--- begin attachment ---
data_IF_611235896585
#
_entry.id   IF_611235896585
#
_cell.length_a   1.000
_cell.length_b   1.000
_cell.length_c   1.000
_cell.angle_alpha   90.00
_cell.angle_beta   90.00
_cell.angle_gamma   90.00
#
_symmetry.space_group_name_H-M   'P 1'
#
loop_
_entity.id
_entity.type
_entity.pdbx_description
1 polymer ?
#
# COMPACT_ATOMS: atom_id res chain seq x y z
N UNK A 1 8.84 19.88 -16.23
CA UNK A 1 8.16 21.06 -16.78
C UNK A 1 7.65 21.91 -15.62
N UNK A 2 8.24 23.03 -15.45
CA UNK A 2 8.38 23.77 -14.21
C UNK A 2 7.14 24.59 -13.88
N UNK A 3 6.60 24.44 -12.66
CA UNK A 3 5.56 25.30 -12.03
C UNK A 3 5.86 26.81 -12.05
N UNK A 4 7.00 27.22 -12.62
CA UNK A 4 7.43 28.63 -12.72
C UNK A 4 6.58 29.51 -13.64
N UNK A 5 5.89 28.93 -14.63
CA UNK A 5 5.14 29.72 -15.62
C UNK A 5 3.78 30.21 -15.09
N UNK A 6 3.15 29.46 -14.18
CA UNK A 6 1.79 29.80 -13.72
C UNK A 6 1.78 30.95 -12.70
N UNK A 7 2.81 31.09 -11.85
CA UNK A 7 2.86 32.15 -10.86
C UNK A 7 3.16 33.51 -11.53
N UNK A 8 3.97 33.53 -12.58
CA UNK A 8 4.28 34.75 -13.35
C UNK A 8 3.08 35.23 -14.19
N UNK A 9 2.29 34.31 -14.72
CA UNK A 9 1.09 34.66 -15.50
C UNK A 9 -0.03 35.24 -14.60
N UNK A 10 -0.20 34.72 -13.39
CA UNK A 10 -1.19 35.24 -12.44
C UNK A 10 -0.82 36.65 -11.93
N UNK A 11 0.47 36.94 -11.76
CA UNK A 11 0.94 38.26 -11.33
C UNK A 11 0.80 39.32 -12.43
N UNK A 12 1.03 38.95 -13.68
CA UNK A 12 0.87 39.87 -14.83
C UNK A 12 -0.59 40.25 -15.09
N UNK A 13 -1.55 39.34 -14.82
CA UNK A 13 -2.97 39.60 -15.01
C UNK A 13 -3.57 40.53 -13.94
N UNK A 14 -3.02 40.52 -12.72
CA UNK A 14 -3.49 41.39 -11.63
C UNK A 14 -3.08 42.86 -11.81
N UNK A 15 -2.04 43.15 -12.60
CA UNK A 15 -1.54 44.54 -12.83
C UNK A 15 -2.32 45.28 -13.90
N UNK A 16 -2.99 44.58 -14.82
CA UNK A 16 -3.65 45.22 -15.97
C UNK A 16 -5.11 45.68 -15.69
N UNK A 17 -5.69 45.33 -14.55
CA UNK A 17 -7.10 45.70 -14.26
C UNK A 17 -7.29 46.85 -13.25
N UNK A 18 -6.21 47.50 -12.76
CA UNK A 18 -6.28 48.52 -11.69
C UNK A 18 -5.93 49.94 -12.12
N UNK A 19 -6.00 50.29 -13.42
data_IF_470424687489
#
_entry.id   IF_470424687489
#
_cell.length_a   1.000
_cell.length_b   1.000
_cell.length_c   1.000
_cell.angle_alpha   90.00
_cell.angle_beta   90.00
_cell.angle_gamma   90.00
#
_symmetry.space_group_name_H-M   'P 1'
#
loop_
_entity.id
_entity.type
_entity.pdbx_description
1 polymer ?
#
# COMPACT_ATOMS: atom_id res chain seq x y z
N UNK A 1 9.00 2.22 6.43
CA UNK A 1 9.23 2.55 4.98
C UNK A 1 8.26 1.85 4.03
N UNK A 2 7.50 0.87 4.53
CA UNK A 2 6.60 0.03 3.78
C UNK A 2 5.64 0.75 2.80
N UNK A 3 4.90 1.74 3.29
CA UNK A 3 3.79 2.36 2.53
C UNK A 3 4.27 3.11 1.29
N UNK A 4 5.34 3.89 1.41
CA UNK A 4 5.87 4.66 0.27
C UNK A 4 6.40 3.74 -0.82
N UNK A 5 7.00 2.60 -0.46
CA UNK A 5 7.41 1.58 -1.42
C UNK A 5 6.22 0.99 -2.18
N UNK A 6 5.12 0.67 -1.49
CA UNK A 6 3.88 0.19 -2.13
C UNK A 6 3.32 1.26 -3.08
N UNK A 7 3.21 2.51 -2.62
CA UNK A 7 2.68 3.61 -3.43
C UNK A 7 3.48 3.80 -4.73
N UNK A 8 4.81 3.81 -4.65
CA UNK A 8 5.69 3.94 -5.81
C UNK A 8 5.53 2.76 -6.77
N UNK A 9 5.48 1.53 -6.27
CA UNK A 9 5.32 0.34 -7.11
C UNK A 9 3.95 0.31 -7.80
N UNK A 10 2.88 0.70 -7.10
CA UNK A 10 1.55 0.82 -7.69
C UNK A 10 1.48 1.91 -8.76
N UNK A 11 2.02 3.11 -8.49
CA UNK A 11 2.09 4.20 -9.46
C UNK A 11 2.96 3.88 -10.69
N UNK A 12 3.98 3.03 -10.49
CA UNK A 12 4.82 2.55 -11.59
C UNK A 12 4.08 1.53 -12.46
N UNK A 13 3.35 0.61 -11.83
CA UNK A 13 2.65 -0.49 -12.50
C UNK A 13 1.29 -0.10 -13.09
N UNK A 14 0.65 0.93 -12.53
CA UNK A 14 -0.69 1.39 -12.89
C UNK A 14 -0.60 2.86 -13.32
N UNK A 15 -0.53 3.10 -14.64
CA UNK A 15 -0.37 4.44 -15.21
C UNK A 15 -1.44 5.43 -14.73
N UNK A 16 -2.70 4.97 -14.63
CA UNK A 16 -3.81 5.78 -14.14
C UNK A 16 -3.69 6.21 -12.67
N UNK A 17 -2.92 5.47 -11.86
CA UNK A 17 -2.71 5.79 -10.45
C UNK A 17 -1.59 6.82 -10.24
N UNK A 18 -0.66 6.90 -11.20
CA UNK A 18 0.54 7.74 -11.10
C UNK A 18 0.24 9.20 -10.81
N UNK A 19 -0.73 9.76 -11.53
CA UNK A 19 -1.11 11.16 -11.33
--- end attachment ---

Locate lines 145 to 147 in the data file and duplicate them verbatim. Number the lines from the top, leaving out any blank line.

CA UNK A 17 -2.71 5.79 -10.45
C UNK A 17 -1.59 6.82 -10.24
N UNK A 18 -0.66 6.90 -11.20